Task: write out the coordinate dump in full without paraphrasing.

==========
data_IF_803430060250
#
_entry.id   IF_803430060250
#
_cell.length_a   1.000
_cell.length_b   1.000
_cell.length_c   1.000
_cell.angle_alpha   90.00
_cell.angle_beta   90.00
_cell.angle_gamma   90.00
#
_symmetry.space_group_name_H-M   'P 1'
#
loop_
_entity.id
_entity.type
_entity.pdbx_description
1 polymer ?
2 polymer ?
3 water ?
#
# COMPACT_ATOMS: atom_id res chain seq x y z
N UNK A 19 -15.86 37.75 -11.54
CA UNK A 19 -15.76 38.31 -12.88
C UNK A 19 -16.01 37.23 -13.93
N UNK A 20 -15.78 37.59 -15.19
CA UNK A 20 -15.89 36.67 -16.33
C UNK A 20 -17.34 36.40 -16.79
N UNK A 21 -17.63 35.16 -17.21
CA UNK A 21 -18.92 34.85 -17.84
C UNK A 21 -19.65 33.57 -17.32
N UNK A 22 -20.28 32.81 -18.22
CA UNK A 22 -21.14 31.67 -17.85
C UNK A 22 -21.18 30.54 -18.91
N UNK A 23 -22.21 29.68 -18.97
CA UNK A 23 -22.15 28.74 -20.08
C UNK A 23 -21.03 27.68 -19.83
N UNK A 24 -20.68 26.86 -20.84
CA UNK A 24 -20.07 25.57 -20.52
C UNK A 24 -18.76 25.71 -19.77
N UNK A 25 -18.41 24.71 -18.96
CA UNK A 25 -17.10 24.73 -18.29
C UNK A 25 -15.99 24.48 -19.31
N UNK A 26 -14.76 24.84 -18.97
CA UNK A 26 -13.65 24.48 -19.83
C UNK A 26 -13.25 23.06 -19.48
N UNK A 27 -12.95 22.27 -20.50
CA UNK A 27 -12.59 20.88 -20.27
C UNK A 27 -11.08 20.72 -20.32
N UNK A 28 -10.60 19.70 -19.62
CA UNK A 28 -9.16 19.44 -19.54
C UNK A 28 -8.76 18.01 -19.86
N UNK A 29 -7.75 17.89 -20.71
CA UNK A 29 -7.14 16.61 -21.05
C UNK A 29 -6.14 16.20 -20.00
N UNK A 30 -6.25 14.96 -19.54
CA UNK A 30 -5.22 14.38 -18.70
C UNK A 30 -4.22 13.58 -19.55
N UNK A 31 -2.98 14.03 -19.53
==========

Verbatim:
data_IF_803430060250
#
_entry.id   IF_803430060250
#
_cell.length_a   1.000
_cell.length_b   1.000
_cell.length_c   1.000
_cell.angle_alpha   90.00
_cell.angle_beta   90.00
_cell.angle_gamma   90.00
#
_symmetry.space_group_name_H-M   'P 1'
#
loop_
_entity.id
_entity.type
_entity.pdbx_description
1 polymer ?
2 polymer ?
3 water ?
#
# COMPACT_ATOMS: atom_id res chain seq x y z
N UNK A 19 -15.86 37.75 -11.54
CA UNK A 19 -15.76 38.31 -12.88
C UNK A 19 -16.01 37.23 -13.93
N UNK A 20 -15.78 37.59 -15.19
CA UNK A 20 -15.89 36.67 -16.33
C UNK A 20 -17.34 36.40 -16.79
N UNK A 21 -17.63 35.16 -17.21
CA UNK A 21 -18.92 34.85 -17.84
C UNK A 21 -19.65 33.57 -17.32
N UNK A 22 -20.28 32.81 -18.22
CA UNK A 22 -21.14 31.67 -17.85
C UNK A 22 -21.18 30.54 -18.91
N UNK A 23 -22.21 29.68 -18.97
CA UNK A 23 -22.15 28.74 -20.08
C UNK A 23 -21.03 27.68 -19.83
N UNK A 24 -20.68 26.86 -20.84
CA UNK A 24 -20.07 25.57 -20.52
C UNK A 24 -18.76 25.71 -19.77
N UNK A 25 -18.41 24.71 -18.96
CA UNK A 25 -17.10 24.73 -18.29
C UNK A 25 -15.99 24.48 -19.31
N UNK A 26 -14.76 24.84 -18.97
CA UNK A 26 -13.65 24.48 -19.83
C UNK A 26 -13.25 23.06 -19.48
N UNK A 27 -12.95 22.27 -20.50
CA UNK A 27 -12.59 20.88 -20.27
C UNK A 27 -11.08 20.72 -20.32
N UNK A 28 -10.60 19.70 -19.62
CA UNK A 28 -9.16 19.44 -19.54
C UNK A 28 -8.76 18.01 -19.86
N UNK A 29 -7.75 17.89 -20.71
CA UNK A 29 -7.14 16.61 -21.05
C UNK A 29 -6.14 16.20 -20.00
N UNK A 30 -6.25 14.96 -19.54
CA UNK A 30 -5.22 14.38 -18.70
C UNK A 30 -4.22 13.58 -19.55
N UNK A 31 -2.98 14.03 -19.53